Coup d'Etat / Abu Nidal (compilation)
release date: August 29, 1992
To speak of Muslimgauze is to evoke the musical spirit of Islam. For over ten years this solitary voice from Manchester has created a unique sound drawn from a mélange of Arabic and European instrumental music. From the very beginning the music has been based on drums and other percussion instruments. Recent advances have been attained through greater creative use of multi-track studios, but the core sound remains unchanged. Several tracks from the landmark "Abu Nidal" and "Coup d'Etat" albums constituted the first full length US release in 1988 (Soleilmoon : Sol 2).
Originally released in 1986/1987 in England, these two albums have been out of print for years and have never before been available on compact disc. "Abu Nidal/Coup d'Etat" is 72 minutes of rhythmic textures and hypnotic atmosphere, carrying the listener through the mountains and deserts of Islam, through shimmering heat waves and shifting sands. The intricate and mesmerizing textures created by Muslimgauze speak of cultures and peoples in conflict, of a time and place more imaginary than real.
Press release from Soleilmoon.
The following appeared on Concept.
This CD is the compilation of two albums "Coup d'Etat" and "Abu Nidal". It is a production of extreme politics and an international way to report on the situation of Islam in the world.
review by Cyrille Sottile
translation by T @ The Edge with the use of Power Translator
The following appeared on GRINDING into EMPTINESS.
I love pretty much everything I have heard from Muslimgauze, but this release just doesn't do it for me. It is decent, but very tribal. The part of Muslimgauze's music that I am normally most fond of -- the chaotic, noisy distortion -- is absent from this release. Generally, all the instruments used in "Coup D'Etat" are traditional Arabic instruments. Electronics are not present. I still enjoy parts of this release, but If I could do it over again, I would buy some more of Muslimgauze's newer material instead.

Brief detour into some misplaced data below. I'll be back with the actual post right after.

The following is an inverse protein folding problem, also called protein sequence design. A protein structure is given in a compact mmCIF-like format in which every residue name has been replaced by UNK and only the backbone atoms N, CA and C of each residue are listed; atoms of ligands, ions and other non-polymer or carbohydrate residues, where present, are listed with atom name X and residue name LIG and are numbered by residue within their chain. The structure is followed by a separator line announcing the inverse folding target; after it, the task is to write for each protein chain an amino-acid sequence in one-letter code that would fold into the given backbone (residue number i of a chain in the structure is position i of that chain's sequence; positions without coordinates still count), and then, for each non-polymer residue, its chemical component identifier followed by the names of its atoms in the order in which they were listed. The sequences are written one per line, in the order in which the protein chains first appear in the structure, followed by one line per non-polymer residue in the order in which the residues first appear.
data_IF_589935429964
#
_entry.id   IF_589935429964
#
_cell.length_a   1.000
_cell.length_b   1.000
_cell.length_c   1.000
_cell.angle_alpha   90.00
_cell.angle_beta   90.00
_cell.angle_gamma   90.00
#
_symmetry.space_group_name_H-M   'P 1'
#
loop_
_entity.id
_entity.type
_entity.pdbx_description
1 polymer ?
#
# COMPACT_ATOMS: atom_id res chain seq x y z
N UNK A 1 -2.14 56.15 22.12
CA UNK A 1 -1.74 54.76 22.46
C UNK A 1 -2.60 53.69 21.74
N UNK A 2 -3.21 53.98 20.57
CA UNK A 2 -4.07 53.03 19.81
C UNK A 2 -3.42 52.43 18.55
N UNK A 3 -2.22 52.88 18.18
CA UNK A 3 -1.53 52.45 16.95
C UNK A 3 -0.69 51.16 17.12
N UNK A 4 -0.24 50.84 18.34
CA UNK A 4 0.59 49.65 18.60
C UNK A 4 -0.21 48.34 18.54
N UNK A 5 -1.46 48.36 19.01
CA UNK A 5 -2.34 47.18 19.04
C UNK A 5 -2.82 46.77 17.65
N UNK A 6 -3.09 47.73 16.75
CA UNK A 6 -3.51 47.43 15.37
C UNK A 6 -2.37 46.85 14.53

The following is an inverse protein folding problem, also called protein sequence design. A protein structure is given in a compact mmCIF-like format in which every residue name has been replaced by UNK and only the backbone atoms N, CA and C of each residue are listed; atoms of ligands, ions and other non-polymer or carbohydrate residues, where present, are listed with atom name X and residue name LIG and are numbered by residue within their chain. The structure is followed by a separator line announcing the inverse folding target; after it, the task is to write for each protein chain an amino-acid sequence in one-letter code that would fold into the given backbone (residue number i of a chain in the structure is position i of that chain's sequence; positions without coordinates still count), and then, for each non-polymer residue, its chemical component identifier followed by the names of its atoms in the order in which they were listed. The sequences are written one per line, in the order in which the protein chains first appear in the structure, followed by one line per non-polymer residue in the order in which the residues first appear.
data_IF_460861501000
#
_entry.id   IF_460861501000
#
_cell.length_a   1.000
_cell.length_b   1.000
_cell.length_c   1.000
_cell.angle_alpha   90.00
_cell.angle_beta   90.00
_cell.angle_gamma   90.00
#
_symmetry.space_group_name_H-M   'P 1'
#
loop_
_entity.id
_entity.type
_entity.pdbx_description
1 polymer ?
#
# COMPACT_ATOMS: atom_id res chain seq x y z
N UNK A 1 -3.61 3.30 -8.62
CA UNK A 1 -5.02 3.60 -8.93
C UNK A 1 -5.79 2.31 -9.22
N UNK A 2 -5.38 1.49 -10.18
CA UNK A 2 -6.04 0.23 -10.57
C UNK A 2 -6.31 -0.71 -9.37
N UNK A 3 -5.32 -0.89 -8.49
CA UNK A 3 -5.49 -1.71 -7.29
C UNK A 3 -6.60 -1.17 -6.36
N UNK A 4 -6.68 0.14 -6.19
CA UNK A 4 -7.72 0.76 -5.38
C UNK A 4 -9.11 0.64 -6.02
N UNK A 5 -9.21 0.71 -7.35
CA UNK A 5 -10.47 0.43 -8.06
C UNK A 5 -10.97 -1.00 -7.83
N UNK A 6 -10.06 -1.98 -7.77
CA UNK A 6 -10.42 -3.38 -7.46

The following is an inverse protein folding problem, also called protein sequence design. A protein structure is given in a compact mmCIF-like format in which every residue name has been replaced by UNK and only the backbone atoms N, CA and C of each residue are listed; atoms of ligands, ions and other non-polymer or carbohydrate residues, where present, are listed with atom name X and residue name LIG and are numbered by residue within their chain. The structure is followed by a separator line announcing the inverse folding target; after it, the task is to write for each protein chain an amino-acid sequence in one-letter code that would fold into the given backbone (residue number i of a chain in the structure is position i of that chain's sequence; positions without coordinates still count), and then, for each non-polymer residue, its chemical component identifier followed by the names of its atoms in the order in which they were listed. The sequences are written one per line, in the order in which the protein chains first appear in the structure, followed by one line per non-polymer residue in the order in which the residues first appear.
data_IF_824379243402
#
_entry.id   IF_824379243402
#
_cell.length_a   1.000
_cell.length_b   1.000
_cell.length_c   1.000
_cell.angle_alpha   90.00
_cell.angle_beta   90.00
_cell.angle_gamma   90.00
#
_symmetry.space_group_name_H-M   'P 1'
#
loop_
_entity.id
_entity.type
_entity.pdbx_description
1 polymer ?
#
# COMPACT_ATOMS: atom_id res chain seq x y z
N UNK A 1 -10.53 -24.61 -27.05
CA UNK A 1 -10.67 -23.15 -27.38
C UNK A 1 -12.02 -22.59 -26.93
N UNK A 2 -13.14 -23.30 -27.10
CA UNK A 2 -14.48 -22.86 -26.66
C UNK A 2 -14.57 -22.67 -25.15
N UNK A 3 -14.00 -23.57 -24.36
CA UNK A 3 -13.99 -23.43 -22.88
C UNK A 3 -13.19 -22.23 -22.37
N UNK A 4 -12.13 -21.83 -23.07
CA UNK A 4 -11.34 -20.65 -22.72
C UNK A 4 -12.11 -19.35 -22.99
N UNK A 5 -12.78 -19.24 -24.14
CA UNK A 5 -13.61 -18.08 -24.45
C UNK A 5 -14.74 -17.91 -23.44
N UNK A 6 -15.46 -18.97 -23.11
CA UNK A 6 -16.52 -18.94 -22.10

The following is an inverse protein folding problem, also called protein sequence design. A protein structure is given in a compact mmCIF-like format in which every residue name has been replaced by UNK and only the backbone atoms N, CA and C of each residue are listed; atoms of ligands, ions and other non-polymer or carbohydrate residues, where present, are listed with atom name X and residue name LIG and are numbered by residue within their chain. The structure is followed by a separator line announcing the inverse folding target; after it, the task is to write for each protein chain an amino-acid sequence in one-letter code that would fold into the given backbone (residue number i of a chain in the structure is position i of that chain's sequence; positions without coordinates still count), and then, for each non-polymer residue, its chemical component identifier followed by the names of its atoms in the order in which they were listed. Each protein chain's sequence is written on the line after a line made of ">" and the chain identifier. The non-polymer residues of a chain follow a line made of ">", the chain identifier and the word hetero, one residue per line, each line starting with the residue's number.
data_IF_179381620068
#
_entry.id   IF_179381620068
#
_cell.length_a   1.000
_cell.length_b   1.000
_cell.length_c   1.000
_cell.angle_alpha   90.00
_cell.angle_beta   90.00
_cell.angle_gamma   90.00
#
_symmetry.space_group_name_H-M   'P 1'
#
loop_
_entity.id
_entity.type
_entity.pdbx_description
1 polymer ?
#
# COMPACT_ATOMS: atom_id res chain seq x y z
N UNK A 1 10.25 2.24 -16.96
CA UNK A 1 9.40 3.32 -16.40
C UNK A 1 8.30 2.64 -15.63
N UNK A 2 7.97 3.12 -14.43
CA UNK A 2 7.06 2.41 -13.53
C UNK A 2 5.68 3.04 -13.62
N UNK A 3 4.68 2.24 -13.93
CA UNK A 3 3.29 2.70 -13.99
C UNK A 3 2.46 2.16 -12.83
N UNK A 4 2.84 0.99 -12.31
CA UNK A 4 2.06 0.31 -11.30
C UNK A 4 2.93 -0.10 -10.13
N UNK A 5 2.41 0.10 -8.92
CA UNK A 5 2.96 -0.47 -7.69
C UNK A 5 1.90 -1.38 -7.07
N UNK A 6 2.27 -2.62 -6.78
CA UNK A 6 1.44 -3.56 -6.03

review by Scott Mallonee
This review originally appeared on G R I N D I N G i n t o E M P T I N E S S (2.08.98)
The following appears in All Music Guide.
The re-release of these two recordings, which had been long out of print at the time, brought some changes to what had been done before. The first side of Abu, the lengthy "Gulfwar," was left off entirely, while Coup's "Una Voca" was removed in favor of three other songs: "Tabula Rasa II" and "Tonton Macoutes II," sequels of sorts to the originals from Coup, and "Jarnail Singh," an otherwise unavailable song which, for the most part, gently lopes along to a nicely ambient background, right down to bird calls and other noises from nature. There's an odd little vocal/noise loop of a false ending to keep the listener a bit on edge, though! Meanwhile, the packaging was revamped to include a variety of new images from around the Muslim world.
review by Ned Raggett
All Music Guide
The following appears on iTunes.
The rougher, much more upfront drumming at the start of Tabula Rasa marks the album immediately as a slightly harsher Muslimgauze effort; while not as notably distorted as later releases, this steps away from the smoother sounds heard earlier the same year on Abu Nidal (though containing the initial percussion with a straightforward 4/4 disco pulse Is at once perversely amusing and marvellously catchy). what makes the album stand out all the more is the curious lack or Palestinian/Islamic-inspired titles or a statement of purpose; if anything, the album perhaps refers to the contemporaneous situation in Haiti, with song titles mostly in French and one specifically referring to the "Tonton Macoutes", the gangs of armed thugs used by the Duvalier government to keep the populace in check. For all this though, it's still Muslimgauze at base, and the music is recognisably his, if not quite as distinct here than elsewhere; in spots his knack for compelling music via repetition deserts him, resulting in grooves that go on far too long. When he's spot on, though, it all works wonderfully, as with the electronic/acoustic echoes in the background of "Emeute" or the wind instruments and clattering percussion which carries "Degage". Slightly unexpected touches like the layered flute sounds which begin "Sapere Aude", drenched in reverb and made all the more beautiful while, thanks to the relentless rhythm in the arrangement, not sounding at all like bad new-age hash, definitely make this album something worth looking into.
see also Abu Nidal & Coup d'Etat
September 26, 2020